Lesson: Get creative with your marketing and don’t be afraid to try new things to improve what you’re already doing. That doesn’t mean you need to throw out what you’re already doing. The best innovations are often small improvements to what you’re already doing.
Once you’ve arrived, the entire Disney experience is about service. Just like their marketing, Disney does a lot really well and I couldn’t hope to cover it all in one article. However, 2 things stood out as lessons for our businesses.
Cast Members and Details
Disney considers every staff member who interacts with the public a “cast member” and pays attention to their every detail. They have taken time to craft every part of the experience from what cast members wear to the lingo they use.
Lesson: Pay attention to your role as a cast member in your clients real estate production. How do you want them to view your character? How you carry yourself can make a difference, so be decisive in your actions.
Gift Shop Pick Up & Ease of Purchase
At every gift shop in Disney you have the free option to have your purchase brought to the front of the park to be picked up as you leave. I can’t even imagine how much more money they’ve made because they removed the barrier of carrying it around the park all day.
Lesson: What barriers do you have? What can you do to remove them?
While Disney is amazing at a lot of things they’re certainly not perfect but as Master Yoda says – “The greatest teacher, failure is.” Throughout our time booking reservations and visiting the park, we noticed a few things that seemed out of character for Disney so I figured we should learn from those too.
One of the first things I noticed as we were booking our tickets and dinner reservations was that the website wasn’t quite what it should be. Any one part of the website was easy enough to navigate, but it seemed like different parts of the website were built in siloh’s. For example, how you book your Fast Passes, Dinner Reservations and Hotel Reservations feel like 3 different websites. If I had to guess, Disney built them piece by piece over time with different teams and ended up with a difficult site to navigate.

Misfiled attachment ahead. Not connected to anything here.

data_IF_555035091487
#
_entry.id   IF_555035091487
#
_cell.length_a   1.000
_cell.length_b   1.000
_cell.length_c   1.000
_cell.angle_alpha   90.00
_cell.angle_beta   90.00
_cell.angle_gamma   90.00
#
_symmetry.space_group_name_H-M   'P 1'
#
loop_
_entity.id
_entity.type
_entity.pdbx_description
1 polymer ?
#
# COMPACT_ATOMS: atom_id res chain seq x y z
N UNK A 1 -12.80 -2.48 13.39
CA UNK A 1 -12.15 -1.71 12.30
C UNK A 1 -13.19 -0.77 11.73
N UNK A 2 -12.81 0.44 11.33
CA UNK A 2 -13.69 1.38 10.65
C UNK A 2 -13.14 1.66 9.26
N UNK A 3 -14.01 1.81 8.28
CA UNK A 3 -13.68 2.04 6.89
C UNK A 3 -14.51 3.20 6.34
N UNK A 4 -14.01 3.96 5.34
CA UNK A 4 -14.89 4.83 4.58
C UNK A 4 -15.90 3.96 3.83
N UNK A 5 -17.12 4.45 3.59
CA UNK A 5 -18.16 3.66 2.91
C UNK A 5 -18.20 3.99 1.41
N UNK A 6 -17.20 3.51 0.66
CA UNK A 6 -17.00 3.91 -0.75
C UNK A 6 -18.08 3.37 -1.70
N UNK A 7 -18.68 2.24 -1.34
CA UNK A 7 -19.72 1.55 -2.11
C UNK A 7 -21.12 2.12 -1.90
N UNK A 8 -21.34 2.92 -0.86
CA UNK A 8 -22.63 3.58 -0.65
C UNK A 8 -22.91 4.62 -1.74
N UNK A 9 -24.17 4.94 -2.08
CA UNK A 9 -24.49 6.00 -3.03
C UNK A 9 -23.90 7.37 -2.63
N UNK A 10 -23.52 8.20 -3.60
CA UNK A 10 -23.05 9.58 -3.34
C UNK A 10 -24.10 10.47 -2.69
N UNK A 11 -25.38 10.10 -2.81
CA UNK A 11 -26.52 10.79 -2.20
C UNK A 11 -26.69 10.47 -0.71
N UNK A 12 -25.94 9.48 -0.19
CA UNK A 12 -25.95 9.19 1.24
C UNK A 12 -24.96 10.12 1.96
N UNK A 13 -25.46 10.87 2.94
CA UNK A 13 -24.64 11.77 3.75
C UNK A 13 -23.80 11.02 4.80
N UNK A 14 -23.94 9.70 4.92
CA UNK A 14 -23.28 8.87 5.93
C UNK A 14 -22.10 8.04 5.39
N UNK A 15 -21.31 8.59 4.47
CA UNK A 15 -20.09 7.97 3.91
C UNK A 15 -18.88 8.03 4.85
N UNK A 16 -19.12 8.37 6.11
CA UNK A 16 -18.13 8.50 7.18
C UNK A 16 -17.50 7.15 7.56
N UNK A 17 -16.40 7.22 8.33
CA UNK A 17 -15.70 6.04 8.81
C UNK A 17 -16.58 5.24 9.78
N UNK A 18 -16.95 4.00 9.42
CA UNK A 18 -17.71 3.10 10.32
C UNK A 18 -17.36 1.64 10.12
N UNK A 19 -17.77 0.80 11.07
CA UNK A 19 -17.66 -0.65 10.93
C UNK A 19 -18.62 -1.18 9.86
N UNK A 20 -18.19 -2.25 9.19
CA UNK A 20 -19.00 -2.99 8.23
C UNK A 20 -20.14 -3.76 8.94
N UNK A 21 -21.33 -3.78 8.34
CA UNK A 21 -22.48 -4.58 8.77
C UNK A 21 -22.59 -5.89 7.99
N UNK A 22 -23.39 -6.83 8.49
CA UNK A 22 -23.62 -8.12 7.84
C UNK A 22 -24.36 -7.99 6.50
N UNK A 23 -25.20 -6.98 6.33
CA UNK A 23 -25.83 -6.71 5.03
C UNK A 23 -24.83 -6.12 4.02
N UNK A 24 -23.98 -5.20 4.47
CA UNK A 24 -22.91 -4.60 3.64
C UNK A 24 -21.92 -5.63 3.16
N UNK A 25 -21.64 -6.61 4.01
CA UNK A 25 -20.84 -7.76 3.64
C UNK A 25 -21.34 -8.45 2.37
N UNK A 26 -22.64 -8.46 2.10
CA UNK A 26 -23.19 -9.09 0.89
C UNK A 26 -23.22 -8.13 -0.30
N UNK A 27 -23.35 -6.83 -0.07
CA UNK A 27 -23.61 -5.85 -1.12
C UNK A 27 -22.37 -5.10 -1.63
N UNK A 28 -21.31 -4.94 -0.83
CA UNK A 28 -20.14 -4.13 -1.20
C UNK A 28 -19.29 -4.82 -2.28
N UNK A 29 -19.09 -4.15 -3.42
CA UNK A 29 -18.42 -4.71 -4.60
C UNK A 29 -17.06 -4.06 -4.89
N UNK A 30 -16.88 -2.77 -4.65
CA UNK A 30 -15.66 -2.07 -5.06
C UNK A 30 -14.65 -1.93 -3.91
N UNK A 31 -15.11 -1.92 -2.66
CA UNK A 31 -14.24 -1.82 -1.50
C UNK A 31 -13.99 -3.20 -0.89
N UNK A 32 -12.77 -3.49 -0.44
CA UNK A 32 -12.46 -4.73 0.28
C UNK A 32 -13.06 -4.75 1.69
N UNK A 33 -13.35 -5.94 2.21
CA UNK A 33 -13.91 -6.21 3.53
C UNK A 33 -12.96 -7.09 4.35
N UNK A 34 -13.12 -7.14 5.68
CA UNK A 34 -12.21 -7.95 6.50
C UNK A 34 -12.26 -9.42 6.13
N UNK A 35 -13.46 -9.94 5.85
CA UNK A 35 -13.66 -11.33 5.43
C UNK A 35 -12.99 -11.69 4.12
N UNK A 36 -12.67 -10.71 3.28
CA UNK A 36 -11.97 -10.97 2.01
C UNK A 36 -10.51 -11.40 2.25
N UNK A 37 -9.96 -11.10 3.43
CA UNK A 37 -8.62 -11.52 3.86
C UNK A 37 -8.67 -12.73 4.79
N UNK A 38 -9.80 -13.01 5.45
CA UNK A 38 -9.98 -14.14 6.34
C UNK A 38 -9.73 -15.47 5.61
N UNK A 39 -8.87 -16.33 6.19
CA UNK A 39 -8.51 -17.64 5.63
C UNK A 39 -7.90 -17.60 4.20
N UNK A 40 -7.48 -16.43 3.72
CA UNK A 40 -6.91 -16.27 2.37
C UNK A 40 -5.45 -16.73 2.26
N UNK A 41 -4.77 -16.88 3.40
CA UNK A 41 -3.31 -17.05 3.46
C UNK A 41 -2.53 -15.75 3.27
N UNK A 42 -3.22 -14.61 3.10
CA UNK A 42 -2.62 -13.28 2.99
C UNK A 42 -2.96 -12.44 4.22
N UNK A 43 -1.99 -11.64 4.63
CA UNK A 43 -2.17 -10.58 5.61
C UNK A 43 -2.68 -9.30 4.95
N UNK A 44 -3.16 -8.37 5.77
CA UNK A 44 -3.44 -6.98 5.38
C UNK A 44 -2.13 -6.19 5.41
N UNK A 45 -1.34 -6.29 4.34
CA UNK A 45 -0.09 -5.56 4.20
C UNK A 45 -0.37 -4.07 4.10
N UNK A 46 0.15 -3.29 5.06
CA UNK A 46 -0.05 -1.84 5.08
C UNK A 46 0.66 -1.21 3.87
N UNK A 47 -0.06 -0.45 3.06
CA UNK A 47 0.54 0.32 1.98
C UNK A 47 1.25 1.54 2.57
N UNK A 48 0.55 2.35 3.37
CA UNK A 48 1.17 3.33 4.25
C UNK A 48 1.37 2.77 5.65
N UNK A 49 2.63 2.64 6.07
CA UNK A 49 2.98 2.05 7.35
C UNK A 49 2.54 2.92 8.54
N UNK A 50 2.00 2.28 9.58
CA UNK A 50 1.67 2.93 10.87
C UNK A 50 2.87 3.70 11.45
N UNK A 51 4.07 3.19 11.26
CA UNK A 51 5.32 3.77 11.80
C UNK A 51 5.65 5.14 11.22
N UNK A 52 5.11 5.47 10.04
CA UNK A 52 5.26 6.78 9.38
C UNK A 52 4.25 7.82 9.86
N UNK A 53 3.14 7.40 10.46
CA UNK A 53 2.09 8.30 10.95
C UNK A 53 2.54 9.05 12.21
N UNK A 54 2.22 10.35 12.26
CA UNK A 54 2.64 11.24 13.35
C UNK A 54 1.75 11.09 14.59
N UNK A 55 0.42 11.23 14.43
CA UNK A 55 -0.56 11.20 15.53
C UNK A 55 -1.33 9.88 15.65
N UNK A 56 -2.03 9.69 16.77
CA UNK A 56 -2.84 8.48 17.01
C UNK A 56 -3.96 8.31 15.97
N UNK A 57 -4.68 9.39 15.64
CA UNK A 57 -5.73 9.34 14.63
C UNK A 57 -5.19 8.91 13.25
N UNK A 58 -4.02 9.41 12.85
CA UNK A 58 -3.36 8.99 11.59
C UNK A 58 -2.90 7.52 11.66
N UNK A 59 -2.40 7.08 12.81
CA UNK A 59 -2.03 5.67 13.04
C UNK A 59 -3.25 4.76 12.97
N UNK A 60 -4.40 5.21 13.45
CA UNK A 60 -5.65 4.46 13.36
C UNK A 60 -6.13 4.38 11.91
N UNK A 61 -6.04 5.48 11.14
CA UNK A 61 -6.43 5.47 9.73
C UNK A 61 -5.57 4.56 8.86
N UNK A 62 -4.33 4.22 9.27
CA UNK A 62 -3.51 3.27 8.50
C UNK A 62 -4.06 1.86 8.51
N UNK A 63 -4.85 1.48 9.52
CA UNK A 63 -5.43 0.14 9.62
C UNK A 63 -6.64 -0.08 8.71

Lesson: A consistent experience matters.
Magic Kingdom Wasn’t As Magical
While all 4 parks were great, we walked away from Magic Kingdom thinking that it didn’t quite live up to the rest. It had nothing to do with the age of the park or type of rides and had everything to do with the attention to detail.
Unlike the other parks, we saw an occasional overflowing trash can, vendors who were out of various products and it took close to 2 hours for the characters to make it to the kids at an already late starting character dinner.
Don’t get me wrong, we had an amazing time and none of this is to complain. However, when I think about the amazing experience at Disney I can’t help but think that Magic Kingdom didn’t pay attention to the same level of detail the other parks did.
Lesson: Details matter when it comes to providing great customer service.
Learn From the World Around You
In the words of Master Yoda – “Mind what you have learned. Save you it can.”
Learning from your own mistakes is incredibly useful, but make sure you take some time to learn from the success of others as well. We’ve taken a bunch of lessons from Disney’s success but there’s far more we can learn… So, what lessons have you learned from Disney?